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Published: January 29th 2011
The young Filipino girl led us up the beach path to a small stilted Nippa hut. Her flip flops throwing sandy rooster tails up in her wake. Thatched roof, herringbone weave rattan walls, a mosquito netted double bed. The rough planked floor promised a future of painful splinters to the unshod and the sand under the hut was visible through the interstices of the boards. The bathroom had a toilet and a cold water shower. The tile floor was gritty with fine sand. The water from the island well is salt tinged. The porch deck sagged alarmingly when walked upon. Two white PVC chairs and a rickety wooden table were the only furnishings. The price was 3,900 pesos per day for the two of us. About $90 US. We agreed to take it immediately lest someone else should steal it away.
Coco Loco Island Resort is a world class gem. A stunning live coral reef surrounds the entire perimeter of this tiny atoll. The room rates include three gourmet meals a day and with an impressive supply of fish and crab at their doorstep there is plenty on the menu to please even the pickiest palate. The island is located
4 miles east of the port city of Roxas and offers unparalleled vistas framed by aquamarine waters.
After escaping El Nido we took a van southward with no particular resting place in mind. Peter Jennings mentions the resort briefly in his Philippines guide book and this provided the only nudge we needed. Our van driver dropped us off at the resort’s Roxas office next to the city pier. A sun-browned, Mr. Clean bald, affable Filipino man named Felix welcomed us in and provided us with the resort’s rates and amenities. We were taken back a bit by the un-southeast Asian price but we were at a point where we badly needed a short vacation from the vacation. The entire island is leased and controlled by the resort. There are two boats a day to the island. The first departs at 1 PM and the last at 6 PM. We arrived on the 1 PM boat after a 45-minute ride over choppy seas. The entire staff came out to greet us. Inside, waiting in the large common room, were fresh green coconuts pierced by straws and adorned with red hibiscus blooms. It was there that we learned that Felix is
The scene after the morning boat gets in from Roxas.
the resort’s general manager.
We placed our order for lunch for later in the afternoon and toddled off to our new abode where we were held spellbound by the view from the porch. One of the hotel’s three dogs stopped by for a howdy. A staff member arrived with our bags and we got settled in. Amazingly the hotel has electricity twenty-four hours a day but no internet which is both blessing and curse
Our bungalow is the closest to the lodge which means that the other guests pass by our place on their way to meals. We hold court like Ma and Pa Kettle. The visitors here are, as a rule, a very social group. Tice, a curly-haired, long drink of water from Amsterdam was the first to say hello and to give us suggestions on the best places to snorkel. Phil from Noosa, Australia sat for a spell and let us in on the latest Queensland flooding news. Shaking hands with him I got the impression that his grip was capable of lifting a full-sized kangaroo by the tail and using it to club a salt water crocodile to death. We met Dina and Zupy from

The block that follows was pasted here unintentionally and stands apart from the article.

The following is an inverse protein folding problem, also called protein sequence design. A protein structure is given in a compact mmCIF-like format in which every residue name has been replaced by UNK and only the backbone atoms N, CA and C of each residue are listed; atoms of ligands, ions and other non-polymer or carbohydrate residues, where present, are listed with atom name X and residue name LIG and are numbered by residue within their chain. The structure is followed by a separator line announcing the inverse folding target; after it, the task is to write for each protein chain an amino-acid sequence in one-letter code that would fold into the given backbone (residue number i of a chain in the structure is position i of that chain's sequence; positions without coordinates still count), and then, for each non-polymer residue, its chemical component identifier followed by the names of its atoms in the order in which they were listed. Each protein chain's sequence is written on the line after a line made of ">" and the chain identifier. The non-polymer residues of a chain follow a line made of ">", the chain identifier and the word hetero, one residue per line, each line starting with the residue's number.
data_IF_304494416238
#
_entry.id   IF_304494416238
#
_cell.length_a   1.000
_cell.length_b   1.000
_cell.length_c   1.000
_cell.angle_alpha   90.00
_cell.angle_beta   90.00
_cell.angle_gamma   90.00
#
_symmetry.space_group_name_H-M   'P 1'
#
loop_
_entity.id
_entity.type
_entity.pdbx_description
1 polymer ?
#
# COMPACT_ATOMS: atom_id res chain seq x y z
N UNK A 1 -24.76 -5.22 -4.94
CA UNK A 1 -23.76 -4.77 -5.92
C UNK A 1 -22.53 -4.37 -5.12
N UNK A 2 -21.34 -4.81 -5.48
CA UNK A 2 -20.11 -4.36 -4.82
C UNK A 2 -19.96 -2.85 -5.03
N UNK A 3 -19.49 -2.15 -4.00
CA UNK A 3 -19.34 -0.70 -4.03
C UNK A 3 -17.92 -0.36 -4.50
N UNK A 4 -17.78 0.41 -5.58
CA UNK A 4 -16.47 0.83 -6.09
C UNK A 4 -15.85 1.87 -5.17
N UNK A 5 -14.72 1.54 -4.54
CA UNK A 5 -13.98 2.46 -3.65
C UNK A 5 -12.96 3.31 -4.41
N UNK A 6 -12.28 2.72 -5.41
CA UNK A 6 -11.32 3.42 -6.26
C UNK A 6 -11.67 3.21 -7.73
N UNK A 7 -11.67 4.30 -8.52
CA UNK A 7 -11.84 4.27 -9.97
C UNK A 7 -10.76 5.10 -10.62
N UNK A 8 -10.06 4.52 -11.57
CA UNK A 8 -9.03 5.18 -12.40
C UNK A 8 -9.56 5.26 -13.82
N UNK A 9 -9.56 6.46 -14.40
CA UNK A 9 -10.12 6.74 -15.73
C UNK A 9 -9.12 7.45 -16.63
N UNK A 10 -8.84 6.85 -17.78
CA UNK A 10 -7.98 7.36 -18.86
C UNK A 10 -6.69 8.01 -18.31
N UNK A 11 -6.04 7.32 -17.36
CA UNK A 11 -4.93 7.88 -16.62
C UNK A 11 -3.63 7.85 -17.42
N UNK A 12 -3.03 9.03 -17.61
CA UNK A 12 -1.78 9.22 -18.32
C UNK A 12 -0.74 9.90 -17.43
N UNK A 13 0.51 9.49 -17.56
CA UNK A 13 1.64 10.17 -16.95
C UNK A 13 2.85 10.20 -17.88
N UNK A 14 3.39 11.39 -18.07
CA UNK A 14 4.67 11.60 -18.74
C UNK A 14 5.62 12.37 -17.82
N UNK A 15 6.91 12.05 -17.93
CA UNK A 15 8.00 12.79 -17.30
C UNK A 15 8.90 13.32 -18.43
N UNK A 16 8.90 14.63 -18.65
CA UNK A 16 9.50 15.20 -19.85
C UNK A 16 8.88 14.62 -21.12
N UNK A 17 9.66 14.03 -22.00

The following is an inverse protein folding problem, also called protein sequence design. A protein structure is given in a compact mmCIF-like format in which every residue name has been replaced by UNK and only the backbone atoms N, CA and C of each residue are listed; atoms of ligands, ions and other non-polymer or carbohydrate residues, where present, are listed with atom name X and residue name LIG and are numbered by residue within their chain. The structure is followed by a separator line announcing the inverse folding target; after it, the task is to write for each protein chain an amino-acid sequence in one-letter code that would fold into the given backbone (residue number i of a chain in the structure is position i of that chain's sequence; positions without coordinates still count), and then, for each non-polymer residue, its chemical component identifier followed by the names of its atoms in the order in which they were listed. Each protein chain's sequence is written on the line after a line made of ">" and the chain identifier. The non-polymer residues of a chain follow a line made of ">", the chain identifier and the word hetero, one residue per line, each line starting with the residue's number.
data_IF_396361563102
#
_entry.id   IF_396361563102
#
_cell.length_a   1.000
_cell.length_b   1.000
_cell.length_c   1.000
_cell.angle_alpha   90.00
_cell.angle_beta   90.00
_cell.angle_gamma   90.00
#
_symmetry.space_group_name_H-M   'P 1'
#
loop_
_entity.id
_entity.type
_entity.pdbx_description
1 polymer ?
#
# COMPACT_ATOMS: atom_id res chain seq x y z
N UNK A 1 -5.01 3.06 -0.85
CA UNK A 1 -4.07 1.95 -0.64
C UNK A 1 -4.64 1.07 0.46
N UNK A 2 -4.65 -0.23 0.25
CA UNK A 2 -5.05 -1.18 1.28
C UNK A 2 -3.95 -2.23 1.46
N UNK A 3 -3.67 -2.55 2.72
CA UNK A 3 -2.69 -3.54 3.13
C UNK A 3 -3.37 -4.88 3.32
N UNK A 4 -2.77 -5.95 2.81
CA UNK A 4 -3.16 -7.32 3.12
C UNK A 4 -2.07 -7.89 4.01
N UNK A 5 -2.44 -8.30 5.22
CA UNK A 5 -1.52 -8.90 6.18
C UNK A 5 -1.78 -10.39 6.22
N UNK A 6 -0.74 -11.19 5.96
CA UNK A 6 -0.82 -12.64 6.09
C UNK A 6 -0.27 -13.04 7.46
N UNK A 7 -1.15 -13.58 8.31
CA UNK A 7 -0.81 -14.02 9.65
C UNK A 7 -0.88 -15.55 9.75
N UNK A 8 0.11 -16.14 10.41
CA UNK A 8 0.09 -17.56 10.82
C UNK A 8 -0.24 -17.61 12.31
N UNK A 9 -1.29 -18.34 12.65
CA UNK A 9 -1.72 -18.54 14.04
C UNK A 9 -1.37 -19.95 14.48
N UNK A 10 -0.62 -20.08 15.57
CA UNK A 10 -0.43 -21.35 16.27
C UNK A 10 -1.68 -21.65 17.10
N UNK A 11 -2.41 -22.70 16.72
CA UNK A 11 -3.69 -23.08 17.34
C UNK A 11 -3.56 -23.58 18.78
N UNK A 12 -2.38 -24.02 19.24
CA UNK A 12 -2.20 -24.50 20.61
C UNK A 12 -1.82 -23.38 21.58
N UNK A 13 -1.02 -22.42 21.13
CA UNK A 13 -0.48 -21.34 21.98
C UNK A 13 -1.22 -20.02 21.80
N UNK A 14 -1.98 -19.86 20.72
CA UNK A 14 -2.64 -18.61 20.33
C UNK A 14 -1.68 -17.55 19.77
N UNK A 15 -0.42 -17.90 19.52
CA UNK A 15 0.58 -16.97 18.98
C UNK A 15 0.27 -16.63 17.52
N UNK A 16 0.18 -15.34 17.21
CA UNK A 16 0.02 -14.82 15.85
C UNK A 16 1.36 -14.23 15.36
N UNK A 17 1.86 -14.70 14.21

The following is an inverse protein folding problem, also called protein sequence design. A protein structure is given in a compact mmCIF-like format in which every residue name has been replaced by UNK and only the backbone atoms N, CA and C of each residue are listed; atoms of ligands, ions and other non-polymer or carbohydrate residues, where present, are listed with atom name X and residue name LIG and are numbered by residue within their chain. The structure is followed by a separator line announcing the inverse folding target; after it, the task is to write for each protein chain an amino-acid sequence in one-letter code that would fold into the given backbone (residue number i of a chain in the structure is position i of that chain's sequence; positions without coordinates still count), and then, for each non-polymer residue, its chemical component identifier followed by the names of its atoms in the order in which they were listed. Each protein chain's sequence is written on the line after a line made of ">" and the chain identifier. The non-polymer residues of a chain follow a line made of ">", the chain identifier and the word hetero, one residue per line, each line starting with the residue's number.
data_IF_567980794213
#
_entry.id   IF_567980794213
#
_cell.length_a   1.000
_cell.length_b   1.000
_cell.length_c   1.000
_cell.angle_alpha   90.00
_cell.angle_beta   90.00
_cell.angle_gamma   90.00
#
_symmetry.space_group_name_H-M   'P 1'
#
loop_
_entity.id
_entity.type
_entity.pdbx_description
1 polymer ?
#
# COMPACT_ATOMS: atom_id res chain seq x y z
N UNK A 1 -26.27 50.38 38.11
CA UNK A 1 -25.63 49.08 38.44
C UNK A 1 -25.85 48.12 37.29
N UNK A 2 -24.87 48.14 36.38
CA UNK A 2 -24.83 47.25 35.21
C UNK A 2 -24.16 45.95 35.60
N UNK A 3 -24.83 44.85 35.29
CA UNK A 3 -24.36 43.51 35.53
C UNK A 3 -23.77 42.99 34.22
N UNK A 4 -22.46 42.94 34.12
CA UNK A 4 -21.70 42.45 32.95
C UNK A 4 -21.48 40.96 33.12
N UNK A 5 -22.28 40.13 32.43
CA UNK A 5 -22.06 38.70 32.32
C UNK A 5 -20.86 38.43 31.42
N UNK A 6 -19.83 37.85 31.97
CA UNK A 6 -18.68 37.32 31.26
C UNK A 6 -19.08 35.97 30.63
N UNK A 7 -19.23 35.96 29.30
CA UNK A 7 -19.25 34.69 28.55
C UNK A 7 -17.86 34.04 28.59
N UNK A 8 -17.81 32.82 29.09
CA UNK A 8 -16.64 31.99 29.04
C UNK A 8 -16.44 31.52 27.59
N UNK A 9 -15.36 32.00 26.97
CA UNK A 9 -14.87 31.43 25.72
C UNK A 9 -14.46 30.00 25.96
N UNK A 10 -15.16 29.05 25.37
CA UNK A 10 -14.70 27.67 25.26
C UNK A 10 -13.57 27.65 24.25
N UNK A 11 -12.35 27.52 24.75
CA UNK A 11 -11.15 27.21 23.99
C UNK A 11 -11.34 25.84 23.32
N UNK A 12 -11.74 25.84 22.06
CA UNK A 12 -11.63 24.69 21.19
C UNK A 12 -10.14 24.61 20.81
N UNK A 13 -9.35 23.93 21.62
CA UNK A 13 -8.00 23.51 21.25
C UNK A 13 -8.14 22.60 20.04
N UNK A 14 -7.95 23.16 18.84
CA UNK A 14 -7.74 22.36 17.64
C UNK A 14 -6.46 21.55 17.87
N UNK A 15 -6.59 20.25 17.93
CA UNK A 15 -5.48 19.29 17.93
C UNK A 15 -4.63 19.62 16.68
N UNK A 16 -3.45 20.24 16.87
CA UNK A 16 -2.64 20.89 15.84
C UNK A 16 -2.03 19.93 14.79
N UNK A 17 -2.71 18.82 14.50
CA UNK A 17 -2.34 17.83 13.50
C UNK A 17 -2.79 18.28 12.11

She seemed surprised and flattered when Karen and I asked permission to meet her.
London. They’re here for the diving and have just begun a one-year adventure. The hotel runs a small dive operation of some repute. Gary is from Innsbruck and is here on holiday before taking on a job in Zurich working on WEP as a computer scientist. Meals are animated and comradely and tasty beyond compare. It is some of the best food we have eaten anywhere on the road and that is saying a lot. The presentations are marvelous and the service attentive. We went to bed fat and happy.
In the morning we snorkeled the reef just in front of our bungalow. After decades of destructive dynamite fishing the Philippine government has finally gotten its act together on preservation. Many reefs are well on their way back. The one here is teeming with fish and an astounding variety of coral, many of which I have never seen before. Brilliant lavenders and neon greens. Hundreds of velvet blue and chocolate brown starfish lay draped on coral heads like plush toys tossed by playful children onto living room furniture. The fish are inquisitive and show little fear of man. Yesterday I had a small yellow fish with black vertical stripes
The scene in the dining room when you arrive.
scoot up to my mask and peer inside. He stayed with me the entire time I was in the water, swimming just under my chin. It was the oddest thing. At the deep edge of the coral heads I found myself enveloped by a vortex of foot-long Permit fish that ran from seabed to surface. We snorkel the reef at least twice a day, basking and snacking in between. The days have a mesmerizing rhythmic pulse.
Unfortunately, the resort after 25-years of operation has lost its lease on the island and will be forced to move. They’re still trying to re-lease the same property but unless something takes a turn, they will be closing Coco Loco at the end of May, 2011.
Last night after a dinner of crabs simmered in coconut milk we walked along the beach. The night was clear and dark beyond anything I’ve seen back home. Millions of brilliant diamonds scattered across a jeweler’s black cloth. In the water, thousands of twinkling phosphorescent plankton mirrored their cousins above and we found ourselves secured between the two planes. Our horizons appeared to be, unlimited.
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